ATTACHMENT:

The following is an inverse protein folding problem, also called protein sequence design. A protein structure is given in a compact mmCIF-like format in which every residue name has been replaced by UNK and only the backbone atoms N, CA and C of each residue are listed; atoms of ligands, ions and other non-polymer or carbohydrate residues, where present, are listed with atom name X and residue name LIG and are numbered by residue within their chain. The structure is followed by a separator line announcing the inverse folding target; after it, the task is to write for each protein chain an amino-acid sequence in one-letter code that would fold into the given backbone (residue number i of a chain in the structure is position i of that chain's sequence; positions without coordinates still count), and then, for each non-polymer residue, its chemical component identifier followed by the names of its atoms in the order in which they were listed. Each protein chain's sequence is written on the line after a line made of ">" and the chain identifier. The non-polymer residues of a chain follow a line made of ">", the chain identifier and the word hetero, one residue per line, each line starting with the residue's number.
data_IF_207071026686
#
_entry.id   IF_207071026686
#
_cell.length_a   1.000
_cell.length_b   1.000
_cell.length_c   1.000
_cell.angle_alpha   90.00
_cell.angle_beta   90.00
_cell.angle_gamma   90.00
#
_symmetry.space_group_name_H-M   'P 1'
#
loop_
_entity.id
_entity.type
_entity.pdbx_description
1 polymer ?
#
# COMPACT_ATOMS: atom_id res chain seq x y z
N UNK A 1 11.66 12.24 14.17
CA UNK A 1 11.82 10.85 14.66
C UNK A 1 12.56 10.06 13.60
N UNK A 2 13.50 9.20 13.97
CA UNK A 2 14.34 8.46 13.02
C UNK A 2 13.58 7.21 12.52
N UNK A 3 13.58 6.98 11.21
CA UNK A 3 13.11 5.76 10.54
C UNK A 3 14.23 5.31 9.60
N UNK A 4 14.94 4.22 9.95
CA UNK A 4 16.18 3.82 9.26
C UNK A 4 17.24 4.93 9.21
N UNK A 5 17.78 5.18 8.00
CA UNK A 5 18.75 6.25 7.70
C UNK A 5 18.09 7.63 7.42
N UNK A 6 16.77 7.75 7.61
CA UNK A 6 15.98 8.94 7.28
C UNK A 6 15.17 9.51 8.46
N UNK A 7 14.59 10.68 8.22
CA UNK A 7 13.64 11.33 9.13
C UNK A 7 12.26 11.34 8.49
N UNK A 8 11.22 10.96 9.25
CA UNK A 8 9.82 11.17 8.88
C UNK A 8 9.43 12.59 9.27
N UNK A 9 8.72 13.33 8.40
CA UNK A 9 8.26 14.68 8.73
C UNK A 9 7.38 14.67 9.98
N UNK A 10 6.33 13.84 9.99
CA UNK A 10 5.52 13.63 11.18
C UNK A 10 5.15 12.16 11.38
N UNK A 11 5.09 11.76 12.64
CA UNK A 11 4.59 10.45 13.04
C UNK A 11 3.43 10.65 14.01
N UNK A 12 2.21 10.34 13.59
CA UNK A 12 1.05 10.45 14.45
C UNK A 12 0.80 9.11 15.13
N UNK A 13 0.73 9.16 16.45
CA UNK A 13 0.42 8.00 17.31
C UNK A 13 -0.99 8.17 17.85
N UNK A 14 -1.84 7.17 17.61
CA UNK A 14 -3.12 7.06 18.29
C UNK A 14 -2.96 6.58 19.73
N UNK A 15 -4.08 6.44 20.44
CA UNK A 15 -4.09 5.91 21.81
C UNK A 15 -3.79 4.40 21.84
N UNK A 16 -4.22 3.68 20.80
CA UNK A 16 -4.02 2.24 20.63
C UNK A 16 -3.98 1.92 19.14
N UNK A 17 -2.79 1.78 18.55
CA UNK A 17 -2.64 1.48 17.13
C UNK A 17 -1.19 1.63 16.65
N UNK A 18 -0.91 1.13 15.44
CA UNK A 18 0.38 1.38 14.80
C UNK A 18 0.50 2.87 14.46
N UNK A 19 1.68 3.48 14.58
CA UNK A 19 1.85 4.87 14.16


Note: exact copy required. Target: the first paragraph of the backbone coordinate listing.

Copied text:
The following is an inverse protein folding problem, also called protein sequence design. A protein structure is given in a compact mmCIF-like format in which every residue name has been replaced by UNK and only the backbone atoms N, CA and C of each residue are listed; atoms of ligands, ions and other non-polymer or carbohydrate residues, where present, are listed with atom name X and residue name LIG and are numbered by residue within their chain. The structure is followed by a separator line announcing the inverse folding target; after it, the task is to write for each protein chain an amino-acid sequence in one-letter code that would fold into the given backbone (residue number i of a chain in the structure is position i of that chain's sequence; positions without coordinates still count), and then, for each non-polymer residue, its chemical component identifier followed by the names of its atoms in the order in which they were listed. Each protein chain's sequence is written on the line after a line made of ">" and the chain identifier. The non-polymer residues of a chain follow a line made of ">", the chain identifier and the word hetero, one residue per line, each line starting with the residue's number.